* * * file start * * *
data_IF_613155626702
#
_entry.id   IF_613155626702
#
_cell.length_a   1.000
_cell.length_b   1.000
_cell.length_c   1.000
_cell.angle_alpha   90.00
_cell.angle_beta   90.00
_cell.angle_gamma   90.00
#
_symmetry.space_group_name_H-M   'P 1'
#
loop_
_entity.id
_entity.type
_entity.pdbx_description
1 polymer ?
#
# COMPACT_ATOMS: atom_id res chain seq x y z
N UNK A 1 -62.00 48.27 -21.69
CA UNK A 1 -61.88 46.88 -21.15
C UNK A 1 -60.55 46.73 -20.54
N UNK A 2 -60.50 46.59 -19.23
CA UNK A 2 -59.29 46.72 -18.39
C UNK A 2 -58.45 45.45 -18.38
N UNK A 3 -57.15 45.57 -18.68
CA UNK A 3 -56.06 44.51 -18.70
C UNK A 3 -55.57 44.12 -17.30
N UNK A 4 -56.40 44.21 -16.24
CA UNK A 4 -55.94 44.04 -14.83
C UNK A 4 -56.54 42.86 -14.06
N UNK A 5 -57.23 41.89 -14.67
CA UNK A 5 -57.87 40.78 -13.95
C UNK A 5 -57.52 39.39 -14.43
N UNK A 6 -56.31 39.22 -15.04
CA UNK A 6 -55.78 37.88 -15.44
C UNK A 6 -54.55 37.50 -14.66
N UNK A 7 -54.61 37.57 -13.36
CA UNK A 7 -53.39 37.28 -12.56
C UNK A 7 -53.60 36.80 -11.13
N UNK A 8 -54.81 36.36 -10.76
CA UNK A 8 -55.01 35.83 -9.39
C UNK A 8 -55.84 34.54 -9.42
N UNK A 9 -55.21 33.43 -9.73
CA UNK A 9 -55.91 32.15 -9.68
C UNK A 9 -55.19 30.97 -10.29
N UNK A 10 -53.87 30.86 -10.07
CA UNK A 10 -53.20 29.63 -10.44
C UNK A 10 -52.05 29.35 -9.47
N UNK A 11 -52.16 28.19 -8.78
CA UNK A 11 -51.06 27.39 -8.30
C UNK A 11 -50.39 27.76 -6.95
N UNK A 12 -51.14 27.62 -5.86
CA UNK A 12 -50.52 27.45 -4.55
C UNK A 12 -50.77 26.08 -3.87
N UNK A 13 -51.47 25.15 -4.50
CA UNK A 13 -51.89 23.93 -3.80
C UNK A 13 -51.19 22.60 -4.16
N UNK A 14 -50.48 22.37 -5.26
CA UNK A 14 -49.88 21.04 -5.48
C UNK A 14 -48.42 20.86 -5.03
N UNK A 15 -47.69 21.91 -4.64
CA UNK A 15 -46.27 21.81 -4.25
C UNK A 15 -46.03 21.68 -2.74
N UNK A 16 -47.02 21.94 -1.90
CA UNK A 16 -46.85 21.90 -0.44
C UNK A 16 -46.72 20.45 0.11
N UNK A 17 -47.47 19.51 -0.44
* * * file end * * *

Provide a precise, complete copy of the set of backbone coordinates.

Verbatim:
data_IF_613155626702
#
_entry.id   IF_613155626702
#
_cell.length_a   1.000
_cell.length_b   1.000
_cell.length_c   1.000
_cell.angle_alpha   90.00
_cell.angle_beta   90.00
_cell.angle_gamma   90.00
#
_symmetry.space_group_name_H-M   'P 1'
#
loop_
_entity.id
_entity.type
_entity.pdbx_description
1 polymer ?
#
# COMPACT_ATOMS: atom_id res chain seq x y z
N UNK A 1 -62.00 48.27 -21.69
CA UNK A 1 -61.88 46.88 -21.15
C UNK A 1 -60.55 46.73 -20.54
N UNK A 2 -60.50 46.59 -19.23
CA UNK A 2 -59.29 46.72 -18.39
C UNK A 2 -58.45 45.45 -18.38
N UNK A 3 -57.15 45.57 -18.68
CA UNK A 3 -56.06 44.51 -18.70
C UNK A 3 -55.57 44.12 -17.30
N UNK A 4 -56.40 44.21 -16.24
CA UNK A 4 -55.94 44.04 -14.83
C UNK A 4 -56.54 42.86 -14.06
N UNK A 5 -57.23 41.89 -14.67
CA UNK A 5 -57.87 40.78 -13.95
C UNK A 5 -57.52 39.39 -14.43
N UNK A 6 -56.31 39.22 -15.04
CA UNK A 6 -55.78 37.88 -15.44
C UNK A 6 -54.55 37.50 -14.66
N UNK A 7 -54.61 37.57 -13.36
CA UNK A 7 -53.39 37.28 -12.56
C UNK A 7 -53.60 36.80 -11.13
N UNK A 8 -54.81 36.36 -10.76
CA UNK A 8 -55.01 35.83 -9.39
C UNK A 8 -55.84 34.54 -9.42
N UNK A 9 -55.21 33.43 -9.73
CA UNK A 9 -55.91 32.15 -9.68
C UNK A 9 -55.19 30.97 -10.29
N UNK A 10 -53.87 30.86 -10.07
CA UNK A 10 -53.20 29.63 -10.44
C UNK A 10 -52.05 29.35 -9.47
N UNK A 11 -52.16 28.19 -8.78
CA UNK A 11 -51.06 27.39 -8.30
C UNK A 11 -50.39 27.76 -6.95
N UNK A 12 -51.14 27.62 -5.86
CA UNK A 12 -50.52 27.45 -4.55
C UNK A 12 -50.77 26.08 -3.87
N UNK A 13 -51.47 25.15 -4.50
CA UNK A 13 -51.89 23.93 -3.80
C UNK A 13 -51.19 22.60 -4.16
N UNK A 14 -50.48 22.37 -5.26
CA UNK A 14 -49.88 21.04 -5.48
C UNK A 14 -48.42 20.86 -5.03
N UNK A 15 -47.69 21.91 -4.64
CA UNK A 15 -46.27 21.81 -4.25
C UNK A 15 -46.03 21.68 -2.74
N UNK A 16 -47.02 21.94 -1.90
CA UNK A 16 -46.85 21.90 -0.44
C UNK A 16 -46.72 20.45 0.11
N UNK A 17 -47.47 19.51 -0.44